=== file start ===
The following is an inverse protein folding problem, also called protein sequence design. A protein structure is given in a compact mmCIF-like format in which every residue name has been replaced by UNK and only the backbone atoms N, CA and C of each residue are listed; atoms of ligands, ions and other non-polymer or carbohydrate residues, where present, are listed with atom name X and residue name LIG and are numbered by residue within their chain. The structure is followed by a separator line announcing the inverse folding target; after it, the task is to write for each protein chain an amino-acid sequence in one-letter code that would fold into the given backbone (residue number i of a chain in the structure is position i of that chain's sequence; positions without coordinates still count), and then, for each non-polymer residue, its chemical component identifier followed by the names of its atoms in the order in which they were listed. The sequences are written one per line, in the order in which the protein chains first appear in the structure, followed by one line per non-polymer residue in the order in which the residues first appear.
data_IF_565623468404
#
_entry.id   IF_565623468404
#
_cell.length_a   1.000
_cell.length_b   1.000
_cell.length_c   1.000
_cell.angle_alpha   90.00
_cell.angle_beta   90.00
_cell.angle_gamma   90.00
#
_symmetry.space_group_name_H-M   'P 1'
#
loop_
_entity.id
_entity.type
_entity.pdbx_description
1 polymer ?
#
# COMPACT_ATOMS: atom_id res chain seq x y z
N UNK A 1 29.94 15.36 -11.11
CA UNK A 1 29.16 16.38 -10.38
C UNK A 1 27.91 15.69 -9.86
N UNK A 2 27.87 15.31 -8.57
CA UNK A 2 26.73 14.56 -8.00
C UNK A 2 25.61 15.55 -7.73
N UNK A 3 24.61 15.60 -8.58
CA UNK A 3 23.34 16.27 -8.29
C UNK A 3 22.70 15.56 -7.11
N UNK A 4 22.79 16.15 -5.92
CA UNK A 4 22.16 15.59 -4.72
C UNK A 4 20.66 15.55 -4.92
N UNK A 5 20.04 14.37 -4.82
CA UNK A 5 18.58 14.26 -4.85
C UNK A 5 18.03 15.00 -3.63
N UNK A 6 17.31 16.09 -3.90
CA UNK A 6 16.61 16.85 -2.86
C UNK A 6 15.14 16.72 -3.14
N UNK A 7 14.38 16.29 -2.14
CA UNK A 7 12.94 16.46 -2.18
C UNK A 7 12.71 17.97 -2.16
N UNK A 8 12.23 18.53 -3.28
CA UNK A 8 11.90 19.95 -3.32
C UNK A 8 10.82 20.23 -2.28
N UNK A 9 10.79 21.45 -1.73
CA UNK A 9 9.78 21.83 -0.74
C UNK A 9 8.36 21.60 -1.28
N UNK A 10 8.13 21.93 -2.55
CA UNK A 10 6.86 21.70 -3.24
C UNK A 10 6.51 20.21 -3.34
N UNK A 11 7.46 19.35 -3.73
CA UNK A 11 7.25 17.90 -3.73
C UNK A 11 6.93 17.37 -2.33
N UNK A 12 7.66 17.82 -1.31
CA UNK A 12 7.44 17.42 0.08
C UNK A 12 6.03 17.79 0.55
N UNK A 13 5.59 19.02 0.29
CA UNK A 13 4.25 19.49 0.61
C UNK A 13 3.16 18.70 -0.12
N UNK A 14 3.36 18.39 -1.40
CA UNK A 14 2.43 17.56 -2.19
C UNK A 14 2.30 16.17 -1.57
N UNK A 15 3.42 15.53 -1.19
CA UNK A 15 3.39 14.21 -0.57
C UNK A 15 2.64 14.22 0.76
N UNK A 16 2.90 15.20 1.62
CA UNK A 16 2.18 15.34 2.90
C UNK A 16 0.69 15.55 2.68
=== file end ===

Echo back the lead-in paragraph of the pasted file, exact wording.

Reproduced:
The following is an inverse protein folding problem, also called protein sequence design. A protein structure is given in a compact mmCIF-like format in which every residue name has been replaced by UNK and only the backbone atoms N, CA and C of each residue are listed; atoms of ligands, ions and other non-polymer or carbohydrate residues, where present, are listed with atom name X and residue name LIG and are numbered by residue within their chain. The structure is followed by a separator line announcing the inverse folding target; after it, the task is to write for each protein chain an amino-acid sequence in one-letter code that would fold into the given backbone (residue number i of a chain in the structure is position i of that chain's sequence; positions without coordinates still count), and then, for each non-polymer residue, its chemical component identifier followed by the names of its atoms in the order in which they were listed. The sequences are written one per line, in the order in which the protein chains first appear in the structure, followed by one line per non-polymer residue in the order in which the residues first appear.